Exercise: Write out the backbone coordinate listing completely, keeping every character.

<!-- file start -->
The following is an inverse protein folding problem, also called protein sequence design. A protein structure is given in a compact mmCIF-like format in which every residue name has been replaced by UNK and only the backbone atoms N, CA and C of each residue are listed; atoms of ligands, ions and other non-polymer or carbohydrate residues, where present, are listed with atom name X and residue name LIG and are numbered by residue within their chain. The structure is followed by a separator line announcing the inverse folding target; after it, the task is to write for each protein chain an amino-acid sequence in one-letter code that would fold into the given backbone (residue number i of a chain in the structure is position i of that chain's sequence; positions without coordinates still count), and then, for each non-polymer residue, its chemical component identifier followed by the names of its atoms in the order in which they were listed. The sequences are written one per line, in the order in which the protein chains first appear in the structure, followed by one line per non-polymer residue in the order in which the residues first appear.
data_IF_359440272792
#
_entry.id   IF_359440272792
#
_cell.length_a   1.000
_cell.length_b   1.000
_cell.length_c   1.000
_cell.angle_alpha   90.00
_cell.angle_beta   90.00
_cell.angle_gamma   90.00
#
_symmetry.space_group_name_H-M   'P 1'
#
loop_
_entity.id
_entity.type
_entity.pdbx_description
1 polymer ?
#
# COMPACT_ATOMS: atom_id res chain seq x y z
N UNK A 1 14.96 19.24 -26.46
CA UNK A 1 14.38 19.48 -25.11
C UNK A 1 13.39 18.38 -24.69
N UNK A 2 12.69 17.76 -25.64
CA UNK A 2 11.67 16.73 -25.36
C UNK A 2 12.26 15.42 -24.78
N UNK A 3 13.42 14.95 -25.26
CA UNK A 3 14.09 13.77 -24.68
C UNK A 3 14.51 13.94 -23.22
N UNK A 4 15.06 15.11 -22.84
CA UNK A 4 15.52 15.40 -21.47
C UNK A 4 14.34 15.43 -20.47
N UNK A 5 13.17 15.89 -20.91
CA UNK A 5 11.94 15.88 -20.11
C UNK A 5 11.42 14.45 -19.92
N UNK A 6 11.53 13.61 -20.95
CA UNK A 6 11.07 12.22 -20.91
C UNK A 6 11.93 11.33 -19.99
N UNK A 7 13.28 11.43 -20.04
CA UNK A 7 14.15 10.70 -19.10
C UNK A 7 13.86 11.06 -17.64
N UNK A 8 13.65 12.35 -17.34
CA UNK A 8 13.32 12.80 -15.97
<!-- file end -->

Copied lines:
The following is an inverse protein folding problem, also called protein sequence design. A protein structure is given in a compact mmCIF-like format in which every residue name has been replaced by UNK and only the backbone atoms N, CA and C of each residue are listed; atoms of ligands, ions and other non-polymer or carbohydrate residues, where present, are listed with atom name X and residue name LIG and are numbered by residue within their chain. The structure is followed by a separator line announcing the inverse folding target; after it, the task is to write for each protein chain an amino-acid sequence in one-letter code that would fold into the given backbone (residue number i of a chain in the structure is position i of that chain's sequence; positions without coordinates still count), and then, for each non-polymer residue, its chemical component identifier followed by the names of its atoms in the order in which they were listed. The sequences are written one per line, in the order in which the protein chains first appear in the structure, followed by one line per non-polymer residue in the order in which the residues first appear.
data_IF_359440272792
#
_entry.id   IF_359440272792
#
_cell.length_a   1.000
_cell.length_b   1.000
_cell.length_c   1.000
_cell.angle_alpha   90.00
_cell.angle_beta   90.00
_cell.angle_gamma   90.00
#
_symmetry.space_group_name_H-M   'P 1'
#
loop_
_entity.id
_entity.type
_entity.pdbx_description
1 polymer ?
#
# COMPACT_ATOMS: atom_id res chain seq x y z
N UNK A 1 14.96 19.24 -26.46
CA UNK A 1 14.38 19.48 -25.11
C UNK A 1 13.39 18.38 -24.69
N UNK A 2 12.69 17.76 -25.64
CA UNK A 2 11.67 16.73 -25.36
C UNK A 2 12.26 15.42 -24.78
N UNK A 3 13.42 14.95 -25.26
CA UNK A 3 14.09 13.77 -24.68
C UNK A 3 14.51 13.94 -23.22
N UNK A 4 15.06 15.11 -22.84
CA UNK A 4 15.52 15.40 -21.47
C UNK A 4 14.34 15.43 -20.47
N UNK A 5 13.17 15.89 -20.91
CA UNK A 5 11.94 15.88 -20.11
C UNK A 5 11.42 14.45 -19.92
N UNK A 6 11.53 13.61 -20.95
CA UNK A 6 11.07 12.22 -20.91
C UNK A 6 11.93 11.33 -19.99
N UNK A 7 13.28 11.43 -20.04
CA UNK A 7 14.15 10.70 -19.10
C UNK A 7 13.86 11.06 -17.64
N UNK A 8 13.65 12.35 -17.34
CA UNK A 8 13.32 12.80 -15.97